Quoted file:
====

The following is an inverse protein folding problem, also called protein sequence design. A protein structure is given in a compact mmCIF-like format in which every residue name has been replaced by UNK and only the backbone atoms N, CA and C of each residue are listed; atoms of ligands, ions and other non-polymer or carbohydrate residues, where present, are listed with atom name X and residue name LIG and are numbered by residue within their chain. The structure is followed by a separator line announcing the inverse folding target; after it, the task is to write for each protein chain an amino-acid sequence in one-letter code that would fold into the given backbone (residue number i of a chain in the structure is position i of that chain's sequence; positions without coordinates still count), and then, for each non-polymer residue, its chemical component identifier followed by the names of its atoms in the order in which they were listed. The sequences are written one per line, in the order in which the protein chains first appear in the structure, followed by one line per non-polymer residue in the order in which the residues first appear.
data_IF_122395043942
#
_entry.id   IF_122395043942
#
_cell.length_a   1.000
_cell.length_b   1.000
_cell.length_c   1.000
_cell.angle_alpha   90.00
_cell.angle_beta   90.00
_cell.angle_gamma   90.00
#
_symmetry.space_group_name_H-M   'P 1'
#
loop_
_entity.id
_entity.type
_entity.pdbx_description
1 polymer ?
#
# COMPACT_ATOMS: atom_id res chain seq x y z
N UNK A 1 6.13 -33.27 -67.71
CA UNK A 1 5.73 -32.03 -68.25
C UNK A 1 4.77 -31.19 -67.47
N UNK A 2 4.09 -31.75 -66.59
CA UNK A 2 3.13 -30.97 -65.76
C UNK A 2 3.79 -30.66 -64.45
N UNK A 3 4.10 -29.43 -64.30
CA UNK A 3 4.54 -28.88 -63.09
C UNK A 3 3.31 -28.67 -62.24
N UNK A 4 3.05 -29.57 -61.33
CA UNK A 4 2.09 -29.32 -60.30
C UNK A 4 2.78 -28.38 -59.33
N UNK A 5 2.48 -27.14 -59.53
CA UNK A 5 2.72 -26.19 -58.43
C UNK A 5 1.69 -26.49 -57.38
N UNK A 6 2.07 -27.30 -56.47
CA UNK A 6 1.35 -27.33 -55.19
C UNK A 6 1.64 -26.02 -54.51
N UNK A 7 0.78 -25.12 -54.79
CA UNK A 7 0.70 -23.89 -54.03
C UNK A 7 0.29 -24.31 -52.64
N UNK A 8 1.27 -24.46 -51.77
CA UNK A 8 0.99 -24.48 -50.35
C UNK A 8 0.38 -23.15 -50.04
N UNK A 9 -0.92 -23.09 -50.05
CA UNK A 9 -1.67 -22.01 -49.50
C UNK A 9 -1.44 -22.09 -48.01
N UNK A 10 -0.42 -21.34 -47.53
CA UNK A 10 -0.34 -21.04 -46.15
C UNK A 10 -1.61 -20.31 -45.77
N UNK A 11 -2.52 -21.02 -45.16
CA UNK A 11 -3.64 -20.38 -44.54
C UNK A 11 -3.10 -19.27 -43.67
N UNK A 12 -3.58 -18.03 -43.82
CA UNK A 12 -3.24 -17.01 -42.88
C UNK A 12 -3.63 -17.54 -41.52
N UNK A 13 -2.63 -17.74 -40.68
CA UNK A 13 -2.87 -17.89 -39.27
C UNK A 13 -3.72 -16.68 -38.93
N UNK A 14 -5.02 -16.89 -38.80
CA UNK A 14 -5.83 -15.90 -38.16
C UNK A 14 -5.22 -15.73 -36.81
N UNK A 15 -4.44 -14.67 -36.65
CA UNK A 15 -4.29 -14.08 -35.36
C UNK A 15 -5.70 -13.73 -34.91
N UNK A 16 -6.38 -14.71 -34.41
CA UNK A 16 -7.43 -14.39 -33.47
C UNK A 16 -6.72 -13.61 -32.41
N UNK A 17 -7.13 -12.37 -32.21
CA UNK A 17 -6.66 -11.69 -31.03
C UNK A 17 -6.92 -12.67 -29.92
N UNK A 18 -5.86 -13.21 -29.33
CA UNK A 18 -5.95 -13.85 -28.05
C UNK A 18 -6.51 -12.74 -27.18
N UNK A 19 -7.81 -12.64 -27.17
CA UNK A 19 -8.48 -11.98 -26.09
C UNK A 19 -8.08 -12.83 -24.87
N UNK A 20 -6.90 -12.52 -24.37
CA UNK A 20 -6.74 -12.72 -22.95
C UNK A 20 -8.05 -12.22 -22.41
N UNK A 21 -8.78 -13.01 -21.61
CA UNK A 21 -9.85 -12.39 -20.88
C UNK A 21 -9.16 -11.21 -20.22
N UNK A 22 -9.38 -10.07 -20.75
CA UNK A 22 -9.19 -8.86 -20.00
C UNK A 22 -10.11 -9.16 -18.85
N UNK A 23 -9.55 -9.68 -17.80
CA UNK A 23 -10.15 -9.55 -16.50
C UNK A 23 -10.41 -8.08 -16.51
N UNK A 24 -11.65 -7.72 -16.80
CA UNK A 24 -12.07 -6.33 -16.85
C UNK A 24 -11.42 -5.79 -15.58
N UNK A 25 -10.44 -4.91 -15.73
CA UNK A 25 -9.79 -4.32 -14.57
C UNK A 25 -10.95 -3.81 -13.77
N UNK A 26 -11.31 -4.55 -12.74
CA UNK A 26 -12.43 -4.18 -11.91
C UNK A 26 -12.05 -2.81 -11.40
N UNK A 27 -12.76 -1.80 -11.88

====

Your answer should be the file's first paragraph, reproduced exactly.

The following is an inverse protein folding problem, also called protein sequence design. A protein structure is given in a compact mmCIF-like format in which every residue name has been replaced by UNK and only the backbone atoms N, CA and C of each residue are listed; atoms of ligands, ions and other non-polymer or carbohydrate residues, where present, are listed with atom name X and residue name LIG and are numbered by residue within their chain. The structure is followed by a separator line announcing the inverse folding target; after it, the task is to write for each protein chain an amino-acid sequence in one-letter code that would fold into the given backbone (residue number i of a chain in the structure is position i of that chain's sequence; positions without coordinates still count), and then, for each non-polymer residue, its chemical component identifier followed by the names of its atoms in the order in which they were listed. The sequences are written one per line, in the order in which the protein chains first appear in the structure, followed by one line per non-polymer residue in the order in which the residues first appear.